gosh I'm wanting to read these all over again beginnng to end..Farmer Boy doesn't fit in though..and I think Im issed something because it was her hubby's story yet the family was so rich in that one to end up not-so-rich later so it seems like once again she ended up living with a dreamer!

Date Posted: 6/1/2009 8:14 PM ET
Member Since: 5/13/2008
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I'm currently reading LH in the Big Woods with my 4 1/2 year old! I loved them as a kid, and like Shiela said, I have a different identification with them now. My husband and I have talked about how he moved them all over the country - can you imagine? Crazy, but I do admire his adventurous spirit. I feel for Caroline though. But I guess she didn't have a lot of choice. It's not like she could just stay, you know?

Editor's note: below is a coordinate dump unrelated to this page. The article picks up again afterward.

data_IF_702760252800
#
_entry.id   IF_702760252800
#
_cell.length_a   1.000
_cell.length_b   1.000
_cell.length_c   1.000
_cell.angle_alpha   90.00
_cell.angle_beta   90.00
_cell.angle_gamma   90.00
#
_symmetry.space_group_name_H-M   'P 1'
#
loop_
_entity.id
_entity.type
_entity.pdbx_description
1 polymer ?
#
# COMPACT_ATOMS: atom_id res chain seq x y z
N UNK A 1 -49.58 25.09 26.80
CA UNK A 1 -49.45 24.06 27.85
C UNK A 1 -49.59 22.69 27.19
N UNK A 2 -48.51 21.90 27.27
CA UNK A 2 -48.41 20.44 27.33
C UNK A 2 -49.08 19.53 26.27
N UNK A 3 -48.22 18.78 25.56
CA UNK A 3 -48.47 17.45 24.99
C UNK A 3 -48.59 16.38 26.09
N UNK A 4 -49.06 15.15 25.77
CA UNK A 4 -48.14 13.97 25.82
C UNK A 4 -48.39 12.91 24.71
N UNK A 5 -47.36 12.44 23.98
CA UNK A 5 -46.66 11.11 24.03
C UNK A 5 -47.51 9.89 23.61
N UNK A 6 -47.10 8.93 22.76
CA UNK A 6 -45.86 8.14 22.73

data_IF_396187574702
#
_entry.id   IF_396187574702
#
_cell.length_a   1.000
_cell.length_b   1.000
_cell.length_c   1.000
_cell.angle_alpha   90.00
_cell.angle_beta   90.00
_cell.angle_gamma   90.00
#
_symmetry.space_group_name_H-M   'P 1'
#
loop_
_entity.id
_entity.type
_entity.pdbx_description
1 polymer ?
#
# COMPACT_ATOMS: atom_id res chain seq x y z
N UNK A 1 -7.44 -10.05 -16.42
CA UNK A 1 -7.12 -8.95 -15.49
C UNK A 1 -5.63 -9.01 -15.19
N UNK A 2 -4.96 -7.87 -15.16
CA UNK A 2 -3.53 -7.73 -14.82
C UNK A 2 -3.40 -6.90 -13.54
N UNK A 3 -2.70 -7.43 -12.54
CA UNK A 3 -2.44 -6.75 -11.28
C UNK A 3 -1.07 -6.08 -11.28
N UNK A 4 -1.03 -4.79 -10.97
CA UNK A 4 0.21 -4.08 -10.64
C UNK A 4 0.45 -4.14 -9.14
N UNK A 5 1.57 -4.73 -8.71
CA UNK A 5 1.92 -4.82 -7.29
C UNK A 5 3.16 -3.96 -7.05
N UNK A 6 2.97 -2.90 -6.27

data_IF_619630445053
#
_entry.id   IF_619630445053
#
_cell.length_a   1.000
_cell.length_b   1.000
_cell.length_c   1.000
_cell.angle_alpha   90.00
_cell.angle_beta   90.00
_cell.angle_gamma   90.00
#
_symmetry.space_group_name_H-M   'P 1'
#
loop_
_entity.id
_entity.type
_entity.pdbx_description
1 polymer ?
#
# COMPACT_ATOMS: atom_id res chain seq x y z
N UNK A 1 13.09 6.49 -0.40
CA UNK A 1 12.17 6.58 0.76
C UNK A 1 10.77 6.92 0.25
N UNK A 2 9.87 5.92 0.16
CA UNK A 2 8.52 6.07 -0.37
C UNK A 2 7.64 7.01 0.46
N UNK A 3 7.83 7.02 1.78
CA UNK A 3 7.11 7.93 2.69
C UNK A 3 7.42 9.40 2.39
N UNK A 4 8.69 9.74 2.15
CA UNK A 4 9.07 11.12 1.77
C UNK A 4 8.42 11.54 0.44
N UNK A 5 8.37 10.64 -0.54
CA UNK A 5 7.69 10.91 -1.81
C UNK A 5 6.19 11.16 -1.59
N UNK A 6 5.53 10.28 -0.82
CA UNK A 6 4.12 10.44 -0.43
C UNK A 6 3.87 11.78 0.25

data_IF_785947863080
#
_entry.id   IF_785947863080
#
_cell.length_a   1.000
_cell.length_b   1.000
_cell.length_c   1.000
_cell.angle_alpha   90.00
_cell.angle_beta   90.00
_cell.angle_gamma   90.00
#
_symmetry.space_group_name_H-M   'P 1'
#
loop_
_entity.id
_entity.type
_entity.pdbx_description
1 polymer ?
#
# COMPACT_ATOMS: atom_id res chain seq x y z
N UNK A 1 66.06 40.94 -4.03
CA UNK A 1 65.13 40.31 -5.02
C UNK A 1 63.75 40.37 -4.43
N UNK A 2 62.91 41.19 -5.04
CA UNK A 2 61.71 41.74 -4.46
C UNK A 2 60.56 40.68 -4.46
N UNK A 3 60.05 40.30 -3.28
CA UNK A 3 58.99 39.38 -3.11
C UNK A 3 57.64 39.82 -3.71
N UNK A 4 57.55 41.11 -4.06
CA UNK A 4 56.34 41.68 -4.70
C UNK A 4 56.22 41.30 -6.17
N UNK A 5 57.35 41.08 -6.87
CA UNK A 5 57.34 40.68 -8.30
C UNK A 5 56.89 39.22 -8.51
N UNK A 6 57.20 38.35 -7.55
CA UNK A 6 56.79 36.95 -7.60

I'm so impressed with the sewing, the baking, how much food they put away for the winter. And they really did grow/kill everything!

I don't remember a lot of detail from the later books -- I think I'm getting it mixed up with the TV show.

Just after starting the books, my son and I were walking through a neighborhood graveyard (it was memorial day) and we saw Michael Landon's grave! Well, not a grave, more of a moselium (sp?). I explained to him that this was the guy who played Pa on the tv show. I'm not sure how impressed he was, but I thought the timing was interesting.

Date Posted: 6/2/2009 10:21 AM ET
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We started Little House in the Big Woods last night. My DD was comparing Mary's "doll" and Laura's "corn cob" and she felt so sorry for Laura!